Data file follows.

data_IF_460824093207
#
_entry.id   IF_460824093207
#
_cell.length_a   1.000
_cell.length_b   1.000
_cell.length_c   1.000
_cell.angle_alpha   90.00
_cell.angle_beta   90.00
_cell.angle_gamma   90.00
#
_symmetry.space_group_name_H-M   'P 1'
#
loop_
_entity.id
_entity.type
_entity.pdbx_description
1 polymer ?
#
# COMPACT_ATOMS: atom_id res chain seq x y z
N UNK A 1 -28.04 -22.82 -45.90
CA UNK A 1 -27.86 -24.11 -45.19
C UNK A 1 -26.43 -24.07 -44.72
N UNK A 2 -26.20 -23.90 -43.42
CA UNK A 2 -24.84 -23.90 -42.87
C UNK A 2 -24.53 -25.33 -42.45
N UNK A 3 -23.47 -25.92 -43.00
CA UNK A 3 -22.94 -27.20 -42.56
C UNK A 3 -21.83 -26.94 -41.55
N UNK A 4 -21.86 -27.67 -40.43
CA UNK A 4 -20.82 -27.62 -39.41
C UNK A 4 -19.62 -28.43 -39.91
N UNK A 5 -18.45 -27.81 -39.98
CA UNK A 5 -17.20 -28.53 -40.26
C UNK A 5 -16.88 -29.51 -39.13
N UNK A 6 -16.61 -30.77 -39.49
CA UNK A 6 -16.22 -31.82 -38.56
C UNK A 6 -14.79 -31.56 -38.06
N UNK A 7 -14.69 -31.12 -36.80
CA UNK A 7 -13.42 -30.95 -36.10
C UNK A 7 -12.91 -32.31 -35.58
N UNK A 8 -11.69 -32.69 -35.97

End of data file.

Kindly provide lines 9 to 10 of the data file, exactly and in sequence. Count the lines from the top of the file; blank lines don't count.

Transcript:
_cell.angle_beta   90.00
_cell.angle_gamma   90.00